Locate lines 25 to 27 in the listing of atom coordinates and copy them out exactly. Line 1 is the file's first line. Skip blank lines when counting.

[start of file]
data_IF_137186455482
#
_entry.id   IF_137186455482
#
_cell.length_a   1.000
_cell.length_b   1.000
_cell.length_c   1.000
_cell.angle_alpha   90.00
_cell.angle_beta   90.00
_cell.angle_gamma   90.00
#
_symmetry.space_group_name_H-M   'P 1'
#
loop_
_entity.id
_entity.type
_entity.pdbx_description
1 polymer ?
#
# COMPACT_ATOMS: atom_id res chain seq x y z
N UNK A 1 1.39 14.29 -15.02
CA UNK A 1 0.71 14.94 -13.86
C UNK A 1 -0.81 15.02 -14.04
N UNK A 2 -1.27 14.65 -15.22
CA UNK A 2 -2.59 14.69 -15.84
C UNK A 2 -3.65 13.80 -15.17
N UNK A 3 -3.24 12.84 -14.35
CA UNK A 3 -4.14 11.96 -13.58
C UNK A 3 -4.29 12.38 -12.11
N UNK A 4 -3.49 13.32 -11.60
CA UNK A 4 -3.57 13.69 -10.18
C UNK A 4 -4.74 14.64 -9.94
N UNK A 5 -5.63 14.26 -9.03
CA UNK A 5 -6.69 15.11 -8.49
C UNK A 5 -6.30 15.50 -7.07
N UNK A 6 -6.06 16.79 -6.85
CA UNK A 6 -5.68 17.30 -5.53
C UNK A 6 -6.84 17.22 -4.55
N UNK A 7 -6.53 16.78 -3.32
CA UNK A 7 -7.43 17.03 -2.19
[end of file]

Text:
CA UNK A 2 -2.59 14.69 -15.84
C UNK A 2 -3.65 13.80 -15.17
N UNK A 3 -3.24 12.84 -14.35